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23.9.2017 : 18:17 : +0200

Highlights

Sudan update — Sudanese-Chadian relations; and the decline of the Chadian rebellion.

Recent updates from the HSBA include information and analysis on Sudanese-Chadian relations; and the decline of the Chadian rebellion.

Sudan-Chad Proxy War

The current leaders of Sudan and Chad are both army officers who took power by force at about the same time (in 1989 and 1990), and  managed to maintain friendly relations for more than 12 years despite their different alignments. Their relationship began to change with the Darfur uprising in 2003, in particular after the Sudan Liberation Army and the Justice and Equality Movement (JEM) attacked an airport in North Darfur, humiliating the Sudan Armed Forces. The commanders who led those early armed opposition groups were Beri (Zaghawa and Bideyat, Chadian president Idriss Déby's tribe), including Chadian army officers whose defection Déby had been unable to prevent. In return Sudanese president, Omar al-Bashir, started to support Chadian groups seeking rear bases and arms in Khartoum. This proxy war culminated with armed opposition attacks on both capitals: N'Djaména in 2006 and 2008, and Khartoum in 2008. After May 2009, however, as raids on both sides of the border encountered unusual resistance, and as each regime failed to unite its neighbour's opposition groups into efficient coalitions, Khartoum and N'Djaména began a serious rapprochement. As of mid-2010 it appeared that both countries had given up their proxy conflict to concentrate on other important events: the Sudanese referendum on South Sudan's self-determination, and the scheduled 2011 presidential election in Chad.

The number of Chadian armed opposition groups has been considerably reduced as a result, but some troops are still active in North Darfur, where they seem to have turned to banditry to survive. Perhaps more importantly, Chadian armed opposition groups who refuse to be disarmed or controlled by Khartoum remain active at the tri-border area where the Central African Republic, Chad, and Sudan meet. Their hope is to find support in South Sudan, where some of them have connections from before the Darfur conflict.

Another potential ally for the Chadian armed opposition are the disparate members of the Darfurian armed opposition: they, too, are currently seeking external support, including in South Sudan.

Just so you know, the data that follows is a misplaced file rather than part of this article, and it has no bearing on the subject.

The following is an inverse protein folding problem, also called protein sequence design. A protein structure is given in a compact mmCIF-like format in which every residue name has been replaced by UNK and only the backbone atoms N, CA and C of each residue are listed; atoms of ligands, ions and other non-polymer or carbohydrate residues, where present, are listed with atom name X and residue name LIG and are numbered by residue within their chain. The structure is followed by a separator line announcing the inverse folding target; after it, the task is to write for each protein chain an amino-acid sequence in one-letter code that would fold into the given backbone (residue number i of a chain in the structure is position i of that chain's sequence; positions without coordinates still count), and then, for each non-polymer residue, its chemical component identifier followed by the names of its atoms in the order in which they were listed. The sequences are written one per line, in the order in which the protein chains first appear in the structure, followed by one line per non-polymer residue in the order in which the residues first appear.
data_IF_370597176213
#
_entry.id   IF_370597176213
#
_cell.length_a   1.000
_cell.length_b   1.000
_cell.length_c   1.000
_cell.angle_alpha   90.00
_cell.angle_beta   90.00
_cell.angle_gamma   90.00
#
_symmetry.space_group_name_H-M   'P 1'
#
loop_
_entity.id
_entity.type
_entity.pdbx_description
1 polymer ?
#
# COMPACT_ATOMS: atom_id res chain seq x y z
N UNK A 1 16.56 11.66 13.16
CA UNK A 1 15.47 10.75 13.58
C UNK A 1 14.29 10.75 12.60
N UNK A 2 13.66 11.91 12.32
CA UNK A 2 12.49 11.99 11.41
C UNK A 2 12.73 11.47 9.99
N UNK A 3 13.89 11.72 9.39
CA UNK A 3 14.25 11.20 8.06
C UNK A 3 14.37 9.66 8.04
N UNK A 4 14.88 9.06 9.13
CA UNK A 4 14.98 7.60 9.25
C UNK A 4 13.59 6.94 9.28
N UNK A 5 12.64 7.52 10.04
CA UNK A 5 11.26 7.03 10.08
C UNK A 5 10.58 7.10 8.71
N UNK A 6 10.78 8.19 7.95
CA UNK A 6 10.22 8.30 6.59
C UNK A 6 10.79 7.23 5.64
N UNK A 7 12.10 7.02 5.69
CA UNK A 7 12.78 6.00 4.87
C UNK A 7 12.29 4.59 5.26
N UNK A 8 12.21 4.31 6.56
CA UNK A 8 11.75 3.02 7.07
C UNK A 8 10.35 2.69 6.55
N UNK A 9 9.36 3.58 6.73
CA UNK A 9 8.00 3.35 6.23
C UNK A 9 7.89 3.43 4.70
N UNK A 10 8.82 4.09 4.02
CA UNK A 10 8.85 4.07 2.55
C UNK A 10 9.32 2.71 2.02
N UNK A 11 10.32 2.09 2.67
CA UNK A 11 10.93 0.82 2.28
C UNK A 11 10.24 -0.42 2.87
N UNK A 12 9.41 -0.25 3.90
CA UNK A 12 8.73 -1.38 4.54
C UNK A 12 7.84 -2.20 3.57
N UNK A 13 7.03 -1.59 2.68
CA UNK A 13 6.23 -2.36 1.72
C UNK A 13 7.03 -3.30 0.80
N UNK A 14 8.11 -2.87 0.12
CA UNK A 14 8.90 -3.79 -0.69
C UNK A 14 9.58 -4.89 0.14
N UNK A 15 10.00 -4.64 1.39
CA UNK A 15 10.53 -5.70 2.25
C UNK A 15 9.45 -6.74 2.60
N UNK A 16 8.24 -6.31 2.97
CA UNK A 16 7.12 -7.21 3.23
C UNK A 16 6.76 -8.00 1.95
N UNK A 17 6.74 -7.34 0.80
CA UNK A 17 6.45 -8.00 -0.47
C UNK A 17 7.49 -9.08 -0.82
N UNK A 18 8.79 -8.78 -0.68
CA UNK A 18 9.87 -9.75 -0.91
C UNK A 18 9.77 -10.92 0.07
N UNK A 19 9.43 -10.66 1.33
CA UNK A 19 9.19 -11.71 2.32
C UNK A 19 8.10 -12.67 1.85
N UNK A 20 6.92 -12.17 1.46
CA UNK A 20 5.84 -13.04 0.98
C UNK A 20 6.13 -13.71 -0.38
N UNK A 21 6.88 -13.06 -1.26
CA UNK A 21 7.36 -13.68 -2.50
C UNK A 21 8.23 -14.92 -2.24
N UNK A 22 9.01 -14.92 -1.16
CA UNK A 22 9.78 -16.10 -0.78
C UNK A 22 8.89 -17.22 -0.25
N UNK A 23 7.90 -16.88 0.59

For a detailed update on the demise of the Chadian armed opposition groups since the rapprochement with Sudan, see: www.smallarmssurveysudan.org/facts-figures-armed-groups-darfur-chad-proxy-war.php

 

Chadian Armed Opposition Groups

A chronic feature of the Chadian political scene has been the inability of opposition groups to obtain power without staging an armed insurgency. Since he took power in 1990, Chad's President Idriss Déby has been confronted by several rebellions, including from within his own ethnic group, the Beri. President Déby has managed to contain these opposition groups using by coercion and by force, but the situation has been less manageable since the start of the war in the neighbouring Darfur region of Sudan in 2003. Déby was unable to prevent his own forces and family from supporting their Zaghawa kin fighting against the Sudanese government across the border. Khartoum responded by offering support to almost any Chadian armed group and tried, with limited success, to unite the various factions as coalitions. This policy of proxy war reached its zenith between 2005 and 2009. During this period, the Sudanese government allowed most Chadian armed opposition groups to benefit from rear bases in West Darfur, from where they could launch lightning raids on Chad. With N'Djaména as their main target, they rarely sought to control Chadian territory, except in small pockets along the shared border.

Since late 2009, Chad and Sudan have engaged in a rapprochement, and almost all of the Chadian opposition groups have since left Sudan. The strength of the Chadian opposition forces has greatly diminished as a result from at least 6,000 overall in May 2009 to around 3,000–4,000 in September–October 2010, and fewer than 1,000 in early 2011.

For more on the Chadian opposition forces, see: www.smallarmssurveysudan.org/facts-figures-armed-groups-darfur-chad.php


The Sudan Human Security Baseline Assessment is a multi-year research project, administered by the Small Arms Survey, which supports violence-reduction initiatives through its research and dissemination of information.

Watch out for additional updates in the near future.

All updates and new pages can be found on the HSBA’s Facts and Figures ‘Latest Updates’ page at: http://www.smallarmssurveysudan.org/facts-figures-latest-updates.php



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